• FIG. 17 a is a schematic view of the hinge locations and displacement of the member-to-member connection bracket of FIG. 4 under a tensile load; and
  • FIG. 17 b is another schematic view of the hinge locations and displacement of the member-to-member connection bracket of FIG. 4 under a compression load.
  • DETAILED DESCRIPTION OF THE INVENTION
  • The following detailed description of the present invention references the accompanying drawing figures that illustrate specific embodiments in which the invention can be practiced. The embodiments are intended to describe aspects of the present invention in sufficient detail to enable those skilled in the art to practice the invention. Other embodiments can be utilized and changes can be made without departing from the spirit and scope of the present invention. The present invention is defined by the appended claims and, therefore, the description is not to be taken in a limiting sense and shall not limit the scope of equivalents to which such claims are entitled.
  • As illustrated in FIG. 4, a connection bracket 10 of the present invention is shown wherein connection bracket 10 includes a first connection member 12, a second connection member 14 and a fuse member 16 disposed between the first and second connection members 12 and 14. Connection bracket 10 is a member-to-member connection for structural load resisting systems.
  • FIG. 4 shows an embodiment of connection bracket 10 a having a Y-shaped fuse member 16 a which is configured to connect a top for bottom flange 18 of a structural member 20 to a perpendicular support member 22, most commonly a beam 20 to column 22 connection. Fuse member 16 a includes a flange fuse element 24 and a first web fuse element 26 a and a second web fuse element 26 b.
  • First connection member 12 a is a web connection member 28 a configured to be connected to an element parallel to the web connection member 28 a, such as a flange of a beam when connection bracket 10 a is in a horizontal orientation (as shown) or a beam web when connection bracket 10 a is in a vertical orientation. Second connection member 14 a comprises a first flange member 30 a and a second flange member 30 b. Flange fuse element 24 has a first end 32 and a second end 34. Web connection member 28 a intersects flange fuse element 24 proximate the middle of flange fuse element 24 between ends 32 and 34. First web fuse element 26 a has a first end 36 a and a second end 38 a and first end 36 a is coupled to or integral with first end 32 and first web fuse element extends away from web connection member 28 a and is substantially perpendicular to flange fuse element 24. Similarly, second web fuse element 26 b has a first end 36 b and a second end 38 b and first end 36 b is coupled to or integral with second end 34 and extends away from web connection member 28 a and is substantially perpendicular to flange fuse element 24. A radius of the transition between the web fuse elements 26 a, 26 b and flange fuse element 24 may be proportioned to create a substantially circular or elliptical fuse element connecting first connection member 12 and second connection member 14.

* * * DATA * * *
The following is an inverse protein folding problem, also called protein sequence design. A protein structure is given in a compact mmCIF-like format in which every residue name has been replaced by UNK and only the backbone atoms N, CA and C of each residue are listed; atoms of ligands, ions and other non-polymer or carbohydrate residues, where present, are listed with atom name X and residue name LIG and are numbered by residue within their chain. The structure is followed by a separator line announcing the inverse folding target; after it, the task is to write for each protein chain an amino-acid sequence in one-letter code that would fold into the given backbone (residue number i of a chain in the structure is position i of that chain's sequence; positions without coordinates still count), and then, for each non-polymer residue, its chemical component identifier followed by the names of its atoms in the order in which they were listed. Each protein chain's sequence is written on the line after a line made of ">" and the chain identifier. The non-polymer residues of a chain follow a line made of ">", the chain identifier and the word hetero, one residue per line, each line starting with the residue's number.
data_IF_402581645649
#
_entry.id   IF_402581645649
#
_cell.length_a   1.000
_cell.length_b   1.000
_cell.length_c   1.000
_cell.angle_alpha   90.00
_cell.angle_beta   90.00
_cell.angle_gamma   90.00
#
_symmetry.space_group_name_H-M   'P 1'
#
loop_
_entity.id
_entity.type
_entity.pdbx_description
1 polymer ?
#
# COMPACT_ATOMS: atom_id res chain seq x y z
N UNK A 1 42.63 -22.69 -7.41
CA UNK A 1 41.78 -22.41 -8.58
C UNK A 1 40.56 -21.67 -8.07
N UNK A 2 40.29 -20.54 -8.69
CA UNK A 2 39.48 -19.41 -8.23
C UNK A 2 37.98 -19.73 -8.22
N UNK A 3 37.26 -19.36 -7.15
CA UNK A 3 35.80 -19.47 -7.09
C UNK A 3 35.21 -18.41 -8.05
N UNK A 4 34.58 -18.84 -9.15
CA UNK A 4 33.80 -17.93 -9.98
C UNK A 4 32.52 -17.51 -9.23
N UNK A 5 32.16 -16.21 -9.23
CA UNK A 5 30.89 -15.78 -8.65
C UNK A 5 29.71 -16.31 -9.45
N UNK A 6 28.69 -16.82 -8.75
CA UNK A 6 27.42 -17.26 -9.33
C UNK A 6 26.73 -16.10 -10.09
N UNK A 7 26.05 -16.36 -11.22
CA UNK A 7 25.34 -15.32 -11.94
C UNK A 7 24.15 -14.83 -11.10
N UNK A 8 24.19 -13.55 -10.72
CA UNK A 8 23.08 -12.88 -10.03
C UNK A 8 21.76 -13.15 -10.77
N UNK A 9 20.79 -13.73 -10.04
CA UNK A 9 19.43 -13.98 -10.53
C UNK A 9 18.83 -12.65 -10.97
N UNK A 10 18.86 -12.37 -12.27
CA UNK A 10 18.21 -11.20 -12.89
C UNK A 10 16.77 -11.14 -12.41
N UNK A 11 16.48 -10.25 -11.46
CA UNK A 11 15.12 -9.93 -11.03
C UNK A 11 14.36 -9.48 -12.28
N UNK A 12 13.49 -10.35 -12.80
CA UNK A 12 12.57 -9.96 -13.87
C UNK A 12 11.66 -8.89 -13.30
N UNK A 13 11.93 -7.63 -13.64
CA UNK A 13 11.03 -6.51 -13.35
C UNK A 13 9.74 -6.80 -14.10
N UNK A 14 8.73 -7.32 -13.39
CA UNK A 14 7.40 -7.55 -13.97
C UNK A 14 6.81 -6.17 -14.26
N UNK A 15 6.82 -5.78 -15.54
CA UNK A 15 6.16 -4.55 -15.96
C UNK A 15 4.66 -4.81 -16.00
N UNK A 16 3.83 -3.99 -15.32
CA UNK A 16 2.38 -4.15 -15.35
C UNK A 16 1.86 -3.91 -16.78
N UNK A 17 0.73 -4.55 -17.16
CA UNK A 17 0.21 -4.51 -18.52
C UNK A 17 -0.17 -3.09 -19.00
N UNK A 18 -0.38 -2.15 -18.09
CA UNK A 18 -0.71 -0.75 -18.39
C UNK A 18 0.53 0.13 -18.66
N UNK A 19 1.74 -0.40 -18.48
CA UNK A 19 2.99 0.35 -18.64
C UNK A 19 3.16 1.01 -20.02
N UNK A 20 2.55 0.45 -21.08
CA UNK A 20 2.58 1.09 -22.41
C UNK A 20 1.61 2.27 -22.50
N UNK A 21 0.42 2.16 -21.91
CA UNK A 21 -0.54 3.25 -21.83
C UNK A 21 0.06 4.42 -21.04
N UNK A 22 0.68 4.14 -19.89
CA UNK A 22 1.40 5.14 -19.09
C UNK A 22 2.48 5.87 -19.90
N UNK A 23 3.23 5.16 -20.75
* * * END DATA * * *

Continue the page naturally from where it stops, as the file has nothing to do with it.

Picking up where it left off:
• Flange fuse element 24 and web fuse elements 26 a and 26 b may be configured to develop one or more plastic hinge at a location along a width of the fuse elements. A plastic hinge generally is a location of localized material behavior wherein the loads and stresses experienced by the fuse element causes an inelastic deformation and yield. At this point, the location of the plastic hinge experiences a permanent deformation and a localized change in material stiffness. The locations of the hinges can be pre-determined by having defined areas, such as notches or reductions in wall thickness, or the entire fuse member may have a load capacity which is weaker than the structural members and so the localized plastic hinge occurs at locations necessary to carry the type and magnitude of loads applied. One fuse element may include multiple plastic hinge locations. The more plastic hinges that occur, the greater the ability for connection bracket 10 to absorb and dissipate dynamic loading. However, the plastic hinges are to be localized to within the fuse elements. As shown in FIG. 4, possible hinge locations 66 may be located at any locations within the fuse members 24, 26 a and 26 b where the stresses experienced exceeds the yield stress of the material.